4)    The Community Service Approach:"Some see "responsible citizens" as people who provide direct, voluntary care for others in need." Those in this group argue that the way to re-engage young people as citizens is to encourage / require them to participate in community service in an extra-curricular manner during evenings and weekends. Part of the reason students are disengaged is due to the segregated nature of modern life. It is very easy for young people today to be utterly disconnected from the broader world of social need, and ignorant of the agencies and institutions that seek to address these needs and problems. Community service gets students involved in public life, exposes them to people and agencies responding to need, and shows them how to live in as an engaged, responsible citizen.

5)    The Service-Learning Approach:†† This approach bears many similarities to community service, except that rather than viewing community service in an extra-curricular context, it is seen as an extension of the curriculum and a component of traditional coursework. Teachers involve students in deliberately designed community service learning experiences that complement and connect directly with classroom learning and are incorporated into the grading process. Such experiences help students understand the world better, create frames of reference that will enable their classroom learning to be effectual, and create the opportunity for students to learn the meaning of citizenship.

6)    The Public Achievement Approach: This approach also bears similarities to the previous two approaches. What is unique about this approach, pioneered by Harry Boyte at the Humphrey Institute of the University of Minnesota, is its emphasis that it is not enough to involve students in service-oriented projects that adults create and organize. Rather, students need to be taught to learn how to work together in small groups to identify real issues of a public nature that interest and affect them personally (like repairing a playground), and then learn how to work within existing political and social institutions to resolve the issue. Public Achievement accomplishes this by getting an adult mentor to work with groups of 5 or 6 (K-12) students.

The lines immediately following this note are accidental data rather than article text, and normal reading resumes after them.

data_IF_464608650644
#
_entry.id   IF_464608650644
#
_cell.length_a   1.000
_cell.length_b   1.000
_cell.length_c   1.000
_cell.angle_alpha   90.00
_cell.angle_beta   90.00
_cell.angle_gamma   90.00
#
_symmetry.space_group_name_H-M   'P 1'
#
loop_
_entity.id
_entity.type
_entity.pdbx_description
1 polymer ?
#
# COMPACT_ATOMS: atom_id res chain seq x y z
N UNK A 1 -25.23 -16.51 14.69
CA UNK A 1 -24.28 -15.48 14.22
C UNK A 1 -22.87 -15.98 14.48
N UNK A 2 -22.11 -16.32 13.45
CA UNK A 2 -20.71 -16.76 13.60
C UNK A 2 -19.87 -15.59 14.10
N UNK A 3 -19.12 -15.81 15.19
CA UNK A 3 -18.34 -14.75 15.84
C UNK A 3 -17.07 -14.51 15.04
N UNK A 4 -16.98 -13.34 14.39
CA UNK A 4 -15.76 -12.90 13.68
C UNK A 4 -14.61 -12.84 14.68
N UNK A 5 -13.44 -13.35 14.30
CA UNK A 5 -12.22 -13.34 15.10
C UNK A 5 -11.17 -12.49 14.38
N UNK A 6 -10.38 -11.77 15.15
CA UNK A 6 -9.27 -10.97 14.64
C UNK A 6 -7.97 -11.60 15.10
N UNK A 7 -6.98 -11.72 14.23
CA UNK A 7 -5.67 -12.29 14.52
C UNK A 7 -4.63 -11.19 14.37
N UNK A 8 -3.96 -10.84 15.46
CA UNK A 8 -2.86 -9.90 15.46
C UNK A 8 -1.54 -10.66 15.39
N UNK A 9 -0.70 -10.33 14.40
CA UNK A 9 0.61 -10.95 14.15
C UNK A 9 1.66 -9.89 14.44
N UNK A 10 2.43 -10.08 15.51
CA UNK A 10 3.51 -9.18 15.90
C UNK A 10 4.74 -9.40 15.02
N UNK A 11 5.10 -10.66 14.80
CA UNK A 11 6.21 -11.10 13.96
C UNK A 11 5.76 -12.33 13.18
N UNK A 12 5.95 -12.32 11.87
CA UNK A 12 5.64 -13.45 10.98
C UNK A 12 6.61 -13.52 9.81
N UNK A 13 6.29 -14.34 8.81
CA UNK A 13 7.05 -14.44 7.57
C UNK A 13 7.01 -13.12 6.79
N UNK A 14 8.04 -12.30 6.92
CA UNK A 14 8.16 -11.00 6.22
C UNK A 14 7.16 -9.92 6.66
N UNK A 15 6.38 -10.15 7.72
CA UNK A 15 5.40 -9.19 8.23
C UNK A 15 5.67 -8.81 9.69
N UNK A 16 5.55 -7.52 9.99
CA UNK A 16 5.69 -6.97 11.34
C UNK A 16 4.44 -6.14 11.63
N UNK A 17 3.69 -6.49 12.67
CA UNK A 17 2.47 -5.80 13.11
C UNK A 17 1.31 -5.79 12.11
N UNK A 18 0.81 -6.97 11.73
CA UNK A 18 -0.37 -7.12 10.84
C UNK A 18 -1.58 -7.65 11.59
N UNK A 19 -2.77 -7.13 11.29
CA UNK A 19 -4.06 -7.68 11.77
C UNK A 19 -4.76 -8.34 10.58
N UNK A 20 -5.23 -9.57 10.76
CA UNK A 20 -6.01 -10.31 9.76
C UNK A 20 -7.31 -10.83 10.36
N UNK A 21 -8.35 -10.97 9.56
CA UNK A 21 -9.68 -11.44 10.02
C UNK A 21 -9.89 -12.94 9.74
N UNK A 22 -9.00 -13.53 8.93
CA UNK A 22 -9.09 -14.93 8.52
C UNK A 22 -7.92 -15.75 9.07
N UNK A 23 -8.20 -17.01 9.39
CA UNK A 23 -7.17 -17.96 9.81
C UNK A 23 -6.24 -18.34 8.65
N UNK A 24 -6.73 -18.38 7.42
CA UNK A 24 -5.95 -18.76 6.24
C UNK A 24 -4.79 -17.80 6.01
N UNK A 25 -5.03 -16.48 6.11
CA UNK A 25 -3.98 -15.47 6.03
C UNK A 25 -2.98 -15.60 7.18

1)    The Voter Training and Mentoring Approach:Some see that we need to make voting the focus of our efforts, with education and training directed at the actual process of voting, and the issues surrounding elections. They argue that the real impediment to voting is a lack of understanding of how the process works, a lack of mentoring by family and society, and a lack of education surrounding election issues. The way to resolve this is by registering students to vote in the classroom, designing classroom curriculum to help educate students about electoral issues (using newspapers, TV news, or the internet news in the classroom is a primary approach), and involving students of all ages in very realistic mock elections. The hope is that by the time students turn 18, they feel educated enough to participate in campaigns and elections.


Clearly this summary is not exhaustive.But, we submit it in hopes that it will create a constructive dialogue as we consider how we can work to re-engage New Hampshireís young people as citizens.